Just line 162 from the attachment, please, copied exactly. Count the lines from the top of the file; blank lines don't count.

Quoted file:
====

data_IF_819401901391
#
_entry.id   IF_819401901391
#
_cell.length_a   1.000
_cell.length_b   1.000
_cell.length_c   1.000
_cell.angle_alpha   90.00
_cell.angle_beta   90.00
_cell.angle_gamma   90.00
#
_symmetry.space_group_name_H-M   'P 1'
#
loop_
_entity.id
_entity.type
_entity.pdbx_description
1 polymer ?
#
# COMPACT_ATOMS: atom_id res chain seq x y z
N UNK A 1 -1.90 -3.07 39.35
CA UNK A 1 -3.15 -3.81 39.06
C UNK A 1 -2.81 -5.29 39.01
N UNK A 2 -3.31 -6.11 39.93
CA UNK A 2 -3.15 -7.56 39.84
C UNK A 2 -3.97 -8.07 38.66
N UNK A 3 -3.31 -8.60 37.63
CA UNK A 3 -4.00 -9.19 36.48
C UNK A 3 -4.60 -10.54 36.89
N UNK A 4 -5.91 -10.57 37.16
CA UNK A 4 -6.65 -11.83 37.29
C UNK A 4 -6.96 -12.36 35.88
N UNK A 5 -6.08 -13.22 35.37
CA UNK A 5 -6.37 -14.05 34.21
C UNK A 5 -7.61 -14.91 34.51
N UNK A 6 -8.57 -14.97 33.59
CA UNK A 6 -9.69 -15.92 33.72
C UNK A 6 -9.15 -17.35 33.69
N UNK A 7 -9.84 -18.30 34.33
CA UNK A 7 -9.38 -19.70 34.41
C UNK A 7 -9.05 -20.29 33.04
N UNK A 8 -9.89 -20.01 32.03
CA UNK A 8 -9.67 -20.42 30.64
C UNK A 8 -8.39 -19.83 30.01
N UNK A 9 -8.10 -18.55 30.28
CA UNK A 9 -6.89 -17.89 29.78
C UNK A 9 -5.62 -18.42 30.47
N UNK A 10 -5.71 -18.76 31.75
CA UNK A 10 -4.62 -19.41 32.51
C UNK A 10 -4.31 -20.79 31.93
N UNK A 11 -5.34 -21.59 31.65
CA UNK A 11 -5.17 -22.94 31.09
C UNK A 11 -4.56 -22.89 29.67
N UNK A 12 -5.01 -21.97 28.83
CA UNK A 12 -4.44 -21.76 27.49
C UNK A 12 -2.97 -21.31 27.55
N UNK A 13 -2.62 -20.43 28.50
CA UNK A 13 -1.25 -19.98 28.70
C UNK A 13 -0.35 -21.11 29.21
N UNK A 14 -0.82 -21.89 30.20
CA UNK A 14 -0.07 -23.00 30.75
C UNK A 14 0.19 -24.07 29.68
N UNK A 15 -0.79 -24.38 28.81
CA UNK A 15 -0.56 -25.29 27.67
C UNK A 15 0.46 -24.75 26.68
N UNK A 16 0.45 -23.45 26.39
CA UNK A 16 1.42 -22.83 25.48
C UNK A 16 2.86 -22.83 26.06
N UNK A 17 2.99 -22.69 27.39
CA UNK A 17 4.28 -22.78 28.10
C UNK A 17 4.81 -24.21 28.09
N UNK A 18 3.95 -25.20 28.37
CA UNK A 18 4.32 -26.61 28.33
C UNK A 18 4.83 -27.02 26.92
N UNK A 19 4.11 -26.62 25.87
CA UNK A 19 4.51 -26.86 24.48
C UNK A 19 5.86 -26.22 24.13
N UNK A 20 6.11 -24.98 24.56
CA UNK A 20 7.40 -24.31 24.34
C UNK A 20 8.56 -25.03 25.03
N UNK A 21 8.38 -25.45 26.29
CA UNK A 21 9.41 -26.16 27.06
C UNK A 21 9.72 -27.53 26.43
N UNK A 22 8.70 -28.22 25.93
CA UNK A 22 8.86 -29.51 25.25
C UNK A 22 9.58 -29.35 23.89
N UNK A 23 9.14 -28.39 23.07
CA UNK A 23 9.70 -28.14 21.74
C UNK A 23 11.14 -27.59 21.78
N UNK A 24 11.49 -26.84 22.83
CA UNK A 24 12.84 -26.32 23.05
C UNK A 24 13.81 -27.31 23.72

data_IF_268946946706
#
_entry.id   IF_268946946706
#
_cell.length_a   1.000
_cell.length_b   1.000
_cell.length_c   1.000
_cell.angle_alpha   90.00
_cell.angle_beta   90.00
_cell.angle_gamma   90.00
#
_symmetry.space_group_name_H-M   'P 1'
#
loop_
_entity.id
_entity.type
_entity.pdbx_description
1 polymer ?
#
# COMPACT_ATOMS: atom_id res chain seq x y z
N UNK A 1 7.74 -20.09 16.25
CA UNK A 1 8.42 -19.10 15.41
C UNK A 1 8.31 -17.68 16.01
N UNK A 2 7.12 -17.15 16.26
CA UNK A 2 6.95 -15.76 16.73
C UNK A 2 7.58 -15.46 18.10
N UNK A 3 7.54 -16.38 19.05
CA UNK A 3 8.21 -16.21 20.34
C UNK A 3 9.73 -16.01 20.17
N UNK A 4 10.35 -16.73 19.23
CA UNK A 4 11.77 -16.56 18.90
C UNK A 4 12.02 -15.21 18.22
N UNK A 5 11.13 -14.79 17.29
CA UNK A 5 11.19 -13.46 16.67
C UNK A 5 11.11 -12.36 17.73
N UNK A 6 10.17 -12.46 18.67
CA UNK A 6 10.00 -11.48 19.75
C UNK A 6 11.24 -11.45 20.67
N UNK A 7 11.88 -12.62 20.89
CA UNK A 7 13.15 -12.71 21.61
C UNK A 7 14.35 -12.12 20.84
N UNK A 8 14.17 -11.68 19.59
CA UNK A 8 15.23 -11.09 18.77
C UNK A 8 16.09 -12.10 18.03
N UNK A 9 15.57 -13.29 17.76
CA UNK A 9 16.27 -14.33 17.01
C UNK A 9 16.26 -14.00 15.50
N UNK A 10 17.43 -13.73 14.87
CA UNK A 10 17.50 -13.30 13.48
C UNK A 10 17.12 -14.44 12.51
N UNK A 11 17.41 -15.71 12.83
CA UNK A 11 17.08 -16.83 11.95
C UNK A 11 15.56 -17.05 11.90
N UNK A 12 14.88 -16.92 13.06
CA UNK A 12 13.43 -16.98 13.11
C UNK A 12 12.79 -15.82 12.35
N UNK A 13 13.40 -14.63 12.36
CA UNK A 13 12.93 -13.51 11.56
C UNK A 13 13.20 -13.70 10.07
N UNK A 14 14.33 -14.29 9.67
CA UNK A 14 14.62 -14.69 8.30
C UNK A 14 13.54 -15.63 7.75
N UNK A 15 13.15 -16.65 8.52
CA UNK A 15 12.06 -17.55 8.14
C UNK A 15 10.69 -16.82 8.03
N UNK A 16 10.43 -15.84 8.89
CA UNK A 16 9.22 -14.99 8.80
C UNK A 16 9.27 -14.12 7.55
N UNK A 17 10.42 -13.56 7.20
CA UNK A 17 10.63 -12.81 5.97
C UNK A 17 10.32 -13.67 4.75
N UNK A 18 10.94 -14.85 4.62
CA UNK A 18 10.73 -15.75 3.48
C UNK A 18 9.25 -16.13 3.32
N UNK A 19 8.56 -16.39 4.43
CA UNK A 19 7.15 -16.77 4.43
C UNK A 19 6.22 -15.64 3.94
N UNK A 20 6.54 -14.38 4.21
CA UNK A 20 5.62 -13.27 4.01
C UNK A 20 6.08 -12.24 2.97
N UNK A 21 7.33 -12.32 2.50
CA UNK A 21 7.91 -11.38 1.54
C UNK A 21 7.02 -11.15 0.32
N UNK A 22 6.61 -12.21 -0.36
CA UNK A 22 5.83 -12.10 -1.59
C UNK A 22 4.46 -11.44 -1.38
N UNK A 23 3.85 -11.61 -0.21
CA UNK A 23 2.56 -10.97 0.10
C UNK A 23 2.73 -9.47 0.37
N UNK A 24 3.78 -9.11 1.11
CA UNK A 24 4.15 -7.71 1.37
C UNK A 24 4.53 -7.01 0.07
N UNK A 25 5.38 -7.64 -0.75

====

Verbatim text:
CA UNK A 17 10.63 -12.81 5.97